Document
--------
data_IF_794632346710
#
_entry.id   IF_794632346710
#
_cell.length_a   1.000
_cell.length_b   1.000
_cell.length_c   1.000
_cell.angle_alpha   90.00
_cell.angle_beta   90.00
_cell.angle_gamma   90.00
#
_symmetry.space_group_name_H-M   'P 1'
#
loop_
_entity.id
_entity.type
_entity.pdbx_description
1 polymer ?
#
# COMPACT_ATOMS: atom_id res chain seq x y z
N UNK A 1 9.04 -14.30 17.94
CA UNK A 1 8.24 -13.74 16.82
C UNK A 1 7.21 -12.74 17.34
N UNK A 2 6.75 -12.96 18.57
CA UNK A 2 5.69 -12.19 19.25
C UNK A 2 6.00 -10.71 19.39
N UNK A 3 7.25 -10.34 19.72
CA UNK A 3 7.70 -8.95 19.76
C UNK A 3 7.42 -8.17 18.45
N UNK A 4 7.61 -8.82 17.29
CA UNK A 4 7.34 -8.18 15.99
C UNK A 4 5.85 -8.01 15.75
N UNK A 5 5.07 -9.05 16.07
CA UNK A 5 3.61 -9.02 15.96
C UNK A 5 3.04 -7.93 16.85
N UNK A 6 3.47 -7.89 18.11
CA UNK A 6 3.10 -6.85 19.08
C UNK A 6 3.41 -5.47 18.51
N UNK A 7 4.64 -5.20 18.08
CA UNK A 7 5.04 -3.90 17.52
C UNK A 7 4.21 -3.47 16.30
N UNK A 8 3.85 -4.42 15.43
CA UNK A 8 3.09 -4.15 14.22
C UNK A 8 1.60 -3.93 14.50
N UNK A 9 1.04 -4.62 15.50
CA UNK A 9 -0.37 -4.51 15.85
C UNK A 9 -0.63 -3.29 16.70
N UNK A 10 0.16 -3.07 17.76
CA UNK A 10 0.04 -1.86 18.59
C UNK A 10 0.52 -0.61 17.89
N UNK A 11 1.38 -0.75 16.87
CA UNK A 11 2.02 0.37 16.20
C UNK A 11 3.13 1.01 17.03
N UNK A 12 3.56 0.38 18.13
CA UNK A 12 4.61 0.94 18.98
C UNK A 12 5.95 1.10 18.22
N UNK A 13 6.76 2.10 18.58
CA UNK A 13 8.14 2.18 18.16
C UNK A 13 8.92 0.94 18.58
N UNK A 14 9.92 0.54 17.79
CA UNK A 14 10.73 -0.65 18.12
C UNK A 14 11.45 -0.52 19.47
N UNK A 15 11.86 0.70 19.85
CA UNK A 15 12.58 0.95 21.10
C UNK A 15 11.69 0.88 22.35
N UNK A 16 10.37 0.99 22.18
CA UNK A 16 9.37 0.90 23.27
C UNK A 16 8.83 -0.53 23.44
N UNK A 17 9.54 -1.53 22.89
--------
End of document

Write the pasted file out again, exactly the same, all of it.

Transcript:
data_IF_794632346710
#
_entry.id   IF_794632346710
#
_cell.length_a   1.000
_cell.length_b   1.000
_cell.length_c   1.000
_cell.angle_alpha   90.00
_cell.angle_beta   90.00
_cell.angle_gamma   90.00
#
_symmetry.space_group_name_H-M   'P 1'
#
loop_
_entity.id
_entity.type
_entity.pdbx_description
1 polymer ?
#
# COMPACT_ATOMS: atom_id res chain seq x y z
N UNK A 1 9.04 -14.30 17.94
CA UNK A 1 8.24 -13.74 16.82
C UNK A 1 7.21 -12.74 17.34
N UNK A 2 6.75 -12.96 18.57
CA UNK A 2 5.69 -12.19 19.25
C UNK A 2 6.00 -10.71 19.39
N UNK A 3 7.25 -10.34 19.72
CA UNK A 3 7.70 -8.95 19.76
C UNK A 3 7.42 -8.17 18.45
N UNK A 4 7.61 -8.82 17.29
CA UNK A 4 7.34 -8.18 15.99
C UNK A 4 5.85 -8.01 15.75
N UNK A 5 5.07 -9.05 16.07
CA UNK A 5 3.61 -9.02 15.96
C UNK A 5 3.04 -7.93 16.85
N UNK A 6 3.47 -7.89 18.11
CA UNK A 6 3.10 -6.85 19.08
C UNK A 6 3.41 -5.47 18.51
N UNK A 7 4.64 -5.20 18.08
CA UNK A 7 5.04 -3.90 17.52
C UNK A 7 4.21 -3.47 16.30
N UNK A 8 3.85 -4.42 15.43
CA UNK A 8 3.09 -4.15 14.22
C UNK A 8 1.60 -3.93 14.50
N UNK A 9 1.04 -4.62 15.50
CA UNK A 9 -0.37 -4.51 15.85
C UNK A 9 -0.63 -3.29 16.70
N UNK A 10 0.16 -3.07 17.76
CA UNK A 10 0.04 -1.86 18.59
C UNK A 10 0.52 -0.61 17.89
N UNK A 11 1.38 -0.75 16.87
CA UNK A 11 2.02 0.37 16.20
C UNK A 11 3.13 1.01 17.03
N UNK A 12 3.56 0.38 18.13
CA UNK A 12 4.61 0.94 18.98
C UNK A 12 5.95 1.10 18.22
N UNK A 13 6.76 2.10 18.58
CA UNK A 13 8.14 2.18 18.16
C UNK A 13 8.92 0.94 18.58
N UNK A 14 9.92 0.54 17.79
CA UNK A 14 10.73 -0.65 18.12
C UNK A 14 11.45 -0.52 19.47
N UNK A 15 11.86 0.70 19.85
CA UNK A 15 12.58 0.95 21.10
C UNK A 15 11.69 0.88 22.35
N UNK A 16 10.37 0.99 22.18
CA UNK A 16 9.37 0.90 23.27
C UNK A 16 8.83 -0.53 23.44
N UNK A 17 9.54 -1.53 22.89